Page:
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Newest Tuskegee students benefit from ‘Golden Tiger Experience’ orientation program

August 27, 2018

Contact: Brittney Dabney, Office of Communications, Public Relations and Marketing

New students standing and  taking oath.
New students participate in orientation ceremony.

The “Golden Tiger Experience” — Tuskegee University’s annual new-student orientation program — welcomed the university’s newest freshmen and transfer students from August 16 to 21. Coordinated by the Office of Student Life, the five-day program engaged, excited and welcomed its new students to the Tuskegee family.

The program began on Thursday, with the university’s focus on getting its new students moved into their dorms and settled in on campus. This included a general session for students and parents, where new-student orientation leaders led school chants and line dances regularly performed by students at multiple on-campus events. In addition, the audience gained valuable information and received advice from university leaders about campus life.

“It’s been quiet on the Tuskegee University campus, but now that you’re here, you are who we’ve been waiting for,” said President Lily D. McNair.

Welcome back activities kicked-off with numerous traditions and events, such as the President’s Meet-and-Greet, Student Government Association dodgeball game, a semi-formal ball, Cinema on the Lawn, and a tea given by Miss Tuskegee University, Alexis Landrum.

“This week has helped me transition into being a college student. I’ve had a chance to connect with many members of my class, learn my way around campus, get to know some of the administrators and figure out my class schedule,” said Devin Howard, a freshman from Auburn, Alabama.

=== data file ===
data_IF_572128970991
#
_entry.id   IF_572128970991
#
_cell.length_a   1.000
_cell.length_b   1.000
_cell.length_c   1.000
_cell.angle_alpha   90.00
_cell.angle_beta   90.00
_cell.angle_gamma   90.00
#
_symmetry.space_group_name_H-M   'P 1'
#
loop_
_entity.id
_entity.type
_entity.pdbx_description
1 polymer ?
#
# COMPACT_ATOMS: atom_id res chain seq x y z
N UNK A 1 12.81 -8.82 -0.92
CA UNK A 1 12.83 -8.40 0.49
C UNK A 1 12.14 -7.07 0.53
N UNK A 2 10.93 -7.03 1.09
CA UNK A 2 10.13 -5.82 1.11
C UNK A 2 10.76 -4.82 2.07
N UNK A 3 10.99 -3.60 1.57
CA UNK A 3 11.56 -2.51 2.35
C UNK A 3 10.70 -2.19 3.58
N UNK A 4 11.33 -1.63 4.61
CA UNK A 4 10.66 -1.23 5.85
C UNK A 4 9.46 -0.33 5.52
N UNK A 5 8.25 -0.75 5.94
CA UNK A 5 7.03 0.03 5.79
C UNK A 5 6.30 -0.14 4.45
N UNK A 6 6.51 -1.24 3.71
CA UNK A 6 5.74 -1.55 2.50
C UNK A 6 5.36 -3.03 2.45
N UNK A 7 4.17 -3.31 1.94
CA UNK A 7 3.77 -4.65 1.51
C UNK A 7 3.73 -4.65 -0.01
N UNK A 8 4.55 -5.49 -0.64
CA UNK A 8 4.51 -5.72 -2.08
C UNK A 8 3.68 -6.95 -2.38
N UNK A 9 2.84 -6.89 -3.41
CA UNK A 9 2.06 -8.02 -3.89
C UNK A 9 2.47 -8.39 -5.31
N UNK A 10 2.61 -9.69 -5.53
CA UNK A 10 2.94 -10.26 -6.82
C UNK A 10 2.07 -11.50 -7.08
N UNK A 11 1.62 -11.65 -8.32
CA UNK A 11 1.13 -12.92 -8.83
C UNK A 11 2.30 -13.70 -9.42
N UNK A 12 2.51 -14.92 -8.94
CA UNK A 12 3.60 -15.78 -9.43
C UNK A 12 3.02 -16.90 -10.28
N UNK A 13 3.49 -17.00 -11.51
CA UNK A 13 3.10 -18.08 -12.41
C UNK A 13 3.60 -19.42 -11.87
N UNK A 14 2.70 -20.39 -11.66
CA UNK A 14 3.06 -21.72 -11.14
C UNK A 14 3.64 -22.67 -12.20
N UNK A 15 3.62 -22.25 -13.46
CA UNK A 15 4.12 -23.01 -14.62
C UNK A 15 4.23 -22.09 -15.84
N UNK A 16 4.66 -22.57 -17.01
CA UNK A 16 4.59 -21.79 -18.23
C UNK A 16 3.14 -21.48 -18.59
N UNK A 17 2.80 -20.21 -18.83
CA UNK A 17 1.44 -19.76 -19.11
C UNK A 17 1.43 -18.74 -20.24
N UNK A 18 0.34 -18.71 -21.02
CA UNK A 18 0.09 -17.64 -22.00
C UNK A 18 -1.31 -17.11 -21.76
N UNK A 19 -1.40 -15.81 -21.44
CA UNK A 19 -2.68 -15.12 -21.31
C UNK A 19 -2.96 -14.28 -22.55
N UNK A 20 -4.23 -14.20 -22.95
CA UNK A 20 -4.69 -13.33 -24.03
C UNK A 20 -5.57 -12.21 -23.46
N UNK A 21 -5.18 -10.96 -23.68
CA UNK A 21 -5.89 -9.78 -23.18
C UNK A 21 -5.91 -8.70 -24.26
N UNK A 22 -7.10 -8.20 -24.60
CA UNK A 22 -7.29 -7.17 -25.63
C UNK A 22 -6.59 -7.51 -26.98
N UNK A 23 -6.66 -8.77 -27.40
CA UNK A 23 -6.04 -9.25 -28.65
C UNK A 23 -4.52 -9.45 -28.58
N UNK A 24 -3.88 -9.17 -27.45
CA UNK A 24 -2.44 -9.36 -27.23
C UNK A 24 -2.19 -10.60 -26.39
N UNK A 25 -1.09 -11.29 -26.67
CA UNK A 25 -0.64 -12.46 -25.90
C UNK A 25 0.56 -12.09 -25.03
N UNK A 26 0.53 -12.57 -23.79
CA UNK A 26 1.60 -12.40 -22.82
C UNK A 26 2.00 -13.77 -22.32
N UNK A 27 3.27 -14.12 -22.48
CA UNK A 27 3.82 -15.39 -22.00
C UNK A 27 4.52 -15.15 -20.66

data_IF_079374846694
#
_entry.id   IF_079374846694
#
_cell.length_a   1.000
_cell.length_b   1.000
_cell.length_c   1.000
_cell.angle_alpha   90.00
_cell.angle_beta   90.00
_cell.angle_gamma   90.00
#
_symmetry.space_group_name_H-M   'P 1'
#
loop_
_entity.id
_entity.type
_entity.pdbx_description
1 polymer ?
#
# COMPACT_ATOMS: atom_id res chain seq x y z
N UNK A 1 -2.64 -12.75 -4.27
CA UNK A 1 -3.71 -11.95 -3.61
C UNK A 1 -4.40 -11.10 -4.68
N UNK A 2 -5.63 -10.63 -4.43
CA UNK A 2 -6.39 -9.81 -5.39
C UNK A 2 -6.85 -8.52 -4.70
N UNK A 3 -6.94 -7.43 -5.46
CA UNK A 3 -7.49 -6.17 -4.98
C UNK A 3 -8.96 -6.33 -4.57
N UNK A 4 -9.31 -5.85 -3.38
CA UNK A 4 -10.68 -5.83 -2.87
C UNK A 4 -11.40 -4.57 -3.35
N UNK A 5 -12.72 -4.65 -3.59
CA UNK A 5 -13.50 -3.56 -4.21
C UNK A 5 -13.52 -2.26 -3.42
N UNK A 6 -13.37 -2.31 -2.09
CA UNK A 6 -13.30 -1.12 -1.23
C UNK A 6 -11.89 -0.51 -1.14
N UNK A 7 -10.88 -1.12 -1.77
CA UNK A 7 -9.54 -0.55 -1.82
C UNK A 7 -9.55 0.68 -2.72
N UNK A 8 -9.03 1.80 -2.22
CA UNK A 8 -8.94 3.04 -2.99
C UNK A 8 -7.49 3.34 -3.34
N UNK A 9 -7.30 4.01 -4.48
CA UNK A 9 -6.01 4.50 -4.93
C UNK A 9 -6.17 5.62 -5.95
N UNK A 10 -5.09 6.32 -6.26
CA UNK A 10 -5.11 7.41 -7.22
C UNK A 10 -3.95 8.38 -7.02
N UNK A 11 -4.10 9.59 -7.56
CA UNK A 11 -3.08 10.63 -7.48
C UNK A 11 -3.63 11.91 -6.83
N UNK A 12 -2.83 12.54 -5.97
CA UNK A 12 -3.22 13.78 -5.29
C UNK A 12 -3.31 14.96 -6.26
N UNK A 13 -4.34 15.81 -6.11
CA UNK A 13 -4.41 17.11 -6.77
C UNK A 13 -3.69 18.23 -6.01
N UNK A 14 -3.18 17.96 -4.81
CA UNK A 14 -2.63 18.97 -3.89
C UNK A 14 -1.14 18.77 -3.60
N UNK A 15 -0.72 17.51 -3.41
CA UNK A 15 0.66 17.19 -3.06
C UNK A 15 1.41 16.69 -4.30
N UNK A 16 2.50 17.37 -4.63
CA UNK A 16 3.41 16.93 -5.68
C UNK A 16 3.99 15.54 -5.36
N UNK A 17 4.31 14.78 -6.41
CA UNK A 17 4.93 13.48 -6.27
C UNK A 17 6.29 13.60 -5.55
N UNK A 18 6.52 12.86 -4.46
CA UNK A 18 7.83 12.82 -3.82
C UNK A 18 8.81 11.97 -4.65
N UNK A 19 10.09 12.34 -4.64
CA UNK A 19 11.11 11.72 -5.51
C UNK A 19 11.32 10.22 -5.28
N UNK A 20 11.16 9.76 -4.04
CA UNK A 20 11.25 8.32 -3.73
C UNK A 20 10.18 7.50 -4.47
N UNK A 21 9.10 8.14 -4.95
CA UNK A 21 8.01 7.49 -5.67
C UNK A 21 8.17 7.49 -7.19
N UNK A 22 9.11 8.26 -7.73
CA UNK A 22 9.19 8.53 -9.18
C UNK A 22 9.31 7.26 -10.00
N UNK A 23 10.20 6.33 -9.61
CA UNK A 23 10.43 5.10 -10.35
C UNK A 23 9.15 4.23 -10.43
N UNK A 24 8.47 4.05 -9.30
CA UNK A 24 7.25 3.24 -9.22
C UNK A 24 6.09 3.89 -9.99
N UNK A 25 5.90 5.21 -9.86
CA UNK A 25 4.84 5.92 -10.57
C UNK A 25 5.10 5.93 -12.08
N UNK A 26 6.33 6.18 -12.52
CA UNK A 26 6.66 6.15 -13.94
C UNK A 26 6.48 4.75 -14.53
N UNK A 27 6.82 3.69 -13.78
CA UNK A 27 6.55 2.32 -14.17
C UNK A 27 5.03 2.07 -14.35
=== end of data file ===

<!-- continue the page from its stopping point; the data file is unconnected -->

Dean of Student Life Abena Myers-Taylor said this year’s orientation week was all about enlightening students about common student pitfalls and how to avoid them.

“It’s important for our students to learn about the ‘dos and don’ts’ of university life — and because of that, we filled the week with several panel discussions given by alumni who shared their perspectives on the importance of securing the Tuskegee brand, insight on how that is done, and tangible resources that are available to them as Tuskegee students,” she said.

T-shirts and signs easily identified many students who were part of multi-generational Tuskegee families. Freshman sales and marketing major Taslyn Ware said she chose Tuskegee because of her parents’ legacy.

“We are a third-generation family, and though I’m from Delaware¬¬, Tuskegee is all that I’ve known because of my family. I’ve had aunts, uncles and cousins attend, so it naturally felt right when choosing Tuskegee,” explained Ware. “I wanted to keep our family tradition going strong.”

An important ceremony that marks the beginning of every Tuskegee student’s campus experience is the annual Rites of Passage Ceremony. The ceremony has become a favorite for new students because they receive an official university pin, light the unity candle and take the pledge to become a “True Tuskegee Gentleman and Woman.”

Tammy Boyd, a 1996 Tuskegee University graduate, challenged students during her Rites of Passage address. Boyd was among the group of “hidden figures” responsible for the opening of the Smithsonian Institution’s National Museum of African American History and Culture in Washington, D.C.

“You are our future, and the world is counting on you to develop your talents while at Tuskegee University,” she said. “We want you to put them to use once you graduate, because we know you will go forward to do great things.”

To wrap up the “Golden Tiger Experience,” President Lily D. McNair gave her president’s address on Tuesday, during which she offered words of wisdom and advice to all incoming students.

“We’re bonded forever. We came to Tuskegee together and I look forward to getting to know you and hearing your stories,” she said. “At Tuskegee, we have incredible faculty who are leaders in their fields, in instruction and in research. Get to know them and benefit from their knowledge.”

The remaining activities during the week consisted programs educating students about the university’s legacy, academia, and campus grounds.

Contributing to this news story was the Student Government Association’s Simone Amos.

© 2018, Tuskegee University